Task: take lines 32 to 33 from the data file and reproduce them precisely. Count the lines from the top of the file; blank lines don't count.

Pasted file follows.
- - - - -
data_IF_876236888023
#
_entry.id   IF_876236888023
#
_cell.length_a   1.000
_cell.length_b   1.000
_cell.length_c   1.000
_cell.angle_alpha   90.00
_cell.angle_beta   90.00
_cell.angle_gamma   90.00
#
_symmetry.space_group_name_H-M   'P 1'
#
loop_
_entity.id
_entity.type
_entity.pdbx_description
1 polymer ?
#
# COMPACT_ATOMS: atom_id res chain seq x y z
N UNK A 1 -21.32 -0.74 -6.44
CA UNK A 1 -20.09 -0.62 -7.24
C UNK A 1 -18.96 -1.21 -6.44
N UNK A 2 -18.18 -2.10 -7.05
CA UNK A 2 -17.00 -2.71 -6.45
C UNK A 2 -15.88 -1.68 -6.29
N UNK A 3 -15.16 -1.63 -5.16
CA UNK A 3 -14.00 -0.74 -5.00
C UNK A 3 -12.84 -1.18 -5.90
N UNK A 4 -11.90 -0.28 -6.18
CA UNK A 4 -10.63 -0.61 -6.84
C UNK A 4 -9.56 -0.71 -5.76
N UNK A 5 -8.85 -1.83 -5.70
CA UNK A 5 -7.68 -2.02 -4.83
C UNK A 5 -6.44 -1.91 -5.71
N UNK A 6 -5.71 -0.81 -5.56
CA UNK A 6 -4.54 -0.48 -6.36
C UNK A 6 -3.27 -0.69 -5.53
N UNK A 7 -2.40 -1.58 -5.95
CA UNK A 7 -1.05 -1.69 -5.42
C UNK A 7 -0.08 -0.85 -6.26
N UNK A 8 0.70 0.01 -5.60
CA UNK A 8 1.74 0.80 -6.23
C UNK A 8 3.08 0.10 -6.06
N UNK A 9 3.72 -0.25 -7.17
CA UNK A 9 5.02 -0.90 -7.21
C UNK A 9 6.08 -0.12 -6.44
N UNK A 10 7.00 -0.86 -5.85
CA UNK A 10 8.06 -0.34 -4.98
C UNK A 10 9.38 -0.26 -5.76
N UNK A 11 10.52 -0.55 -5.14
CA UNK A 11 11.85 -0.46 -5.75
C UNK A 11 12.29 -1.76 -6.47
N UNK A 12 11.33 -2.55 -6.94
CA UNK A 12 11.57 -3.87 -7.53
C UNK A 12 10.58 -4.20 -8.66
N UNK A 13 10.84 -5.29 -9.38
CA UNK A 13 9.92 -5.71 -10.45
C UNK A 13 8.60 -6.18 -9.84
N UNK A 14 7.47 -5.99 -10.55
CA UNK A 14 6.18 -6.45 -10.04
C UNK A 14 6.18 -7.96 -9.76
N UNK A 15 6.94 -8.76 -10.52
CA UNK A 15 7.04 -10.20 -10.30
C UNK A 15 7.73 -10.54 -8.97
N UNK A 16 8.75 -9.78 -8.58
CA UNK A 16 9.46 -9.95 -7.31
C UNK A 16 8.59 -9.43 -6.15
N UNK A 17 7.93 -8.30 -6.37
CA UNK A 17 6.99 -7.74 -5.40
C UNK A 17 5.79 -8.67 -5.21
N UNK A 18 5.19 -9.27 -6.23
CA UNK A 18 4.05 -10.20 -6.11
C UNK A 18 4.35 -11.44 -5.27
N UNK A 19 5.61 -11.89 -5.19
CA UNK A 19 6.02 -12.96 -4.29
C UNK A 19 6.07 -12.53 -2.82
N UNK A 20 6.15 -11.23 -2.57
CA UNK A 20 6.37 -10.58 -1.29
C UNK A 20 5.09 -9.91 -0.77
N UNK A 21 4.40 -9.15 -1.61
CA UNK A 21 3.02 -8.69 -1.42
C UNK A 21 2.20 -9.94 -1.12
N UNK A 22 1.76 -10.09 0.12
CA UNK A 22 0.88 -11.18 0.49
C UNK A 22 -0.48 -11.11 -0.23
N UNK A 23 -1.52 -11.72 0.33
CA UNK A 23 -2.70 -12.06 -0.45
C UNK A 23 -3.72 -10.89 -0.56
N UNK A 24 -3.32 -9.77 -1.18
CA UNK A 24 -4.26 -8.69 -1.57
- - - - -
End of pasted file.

C UNK A 4 -9.56 -0.71 -5.76
N UNK A 5 -8.85 -1.83 -5.70